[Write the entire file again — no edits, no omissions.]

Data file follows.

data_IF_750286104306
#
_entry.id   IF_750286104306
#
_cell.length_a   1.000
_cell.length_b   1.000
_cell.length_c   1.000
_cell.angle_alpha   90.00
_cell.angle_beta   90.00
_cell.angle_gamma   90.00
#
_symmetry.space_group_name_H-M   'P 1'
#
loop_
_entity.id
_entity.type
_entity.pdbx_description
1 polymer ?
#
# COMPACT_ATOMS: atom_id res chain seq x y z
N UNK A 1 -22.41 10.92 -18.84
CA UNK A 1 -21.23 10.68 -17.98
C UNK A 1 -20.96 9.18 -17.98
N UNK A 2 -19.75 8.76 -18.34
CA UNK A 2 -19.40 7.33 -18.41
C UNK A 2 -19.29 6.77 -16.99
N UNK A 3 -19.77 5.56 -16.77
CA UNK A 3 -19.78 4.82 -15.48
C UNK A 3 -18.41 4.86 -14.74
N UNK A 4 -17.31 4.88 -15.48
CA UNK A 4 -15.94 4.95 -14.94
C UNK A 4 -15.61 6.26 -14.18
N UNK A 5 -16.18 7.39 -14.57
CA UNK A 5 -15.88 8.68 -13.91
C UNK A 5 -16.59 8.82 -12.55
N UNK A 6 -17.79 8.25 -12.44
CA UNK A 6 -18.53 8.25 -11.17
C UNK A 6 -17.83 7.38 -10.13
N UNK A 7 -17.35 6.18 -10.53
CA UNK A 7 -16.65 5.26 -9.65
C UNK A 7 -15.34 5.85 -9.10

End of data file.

data_IF_750286104306
#
_entry.id   IF_750286104306
#
_cell.length_a   1.000
_cell.length_b   1.000
_cell.length_c   1.000
_cell.angle_alpha   90.00
_cell.angle_beta   90.00
_cell.angle_gamma   90.00
#
_symmetry.space_group_name_H-M   'P 1'
#
loop_
_entity.id
_entity.type
_entity.pdbx_description
1 polymer ?
#
# COMPACT_ATOMS: atom_id res chain seq x y z
N UNK A 1 -22.41 10.92 -18.84
CA UNK A 1 -21.23 10.68 -17.98
C UNK A 1 -20.96 9.18 -17.98
N UNK A 2 -19.75 8.76 -18.34
CA UNK A 2 -19.40 7.33 -18.41
C UNK A 2 -19.29 6.77 -16.99
N UNK A 3 -19.77 5.56 -16.77
CA UNK A 3 -19.78 4.82 -15.48
C UNK A 3 -18.41 4.86 -14.74
N UNK A 4 -17.31 4.88 -15.48
CA UNK A 4 -15.94 4.95 -14.94
C UNK A 4 -15.61 6.26 -14.18
N UNK A 5 -16.18 7.39 -14.57
CA UNK A 5 -15.88 8.68 -13.91
C UNK A 5 -16.59 8.82 -12.55
N UNK A 6 -17.79 8.25 -12.44
CA UNK A 6 -18.53 8.25 -11.17
C UNK A 6 -17.83 7.38 -10.13
N UNK A 7 -17.35 6.18 -10.53
CA UNK A 7 -16.65 5.26 -9.65
C UNK A 7 -15.34 5.85 -9.10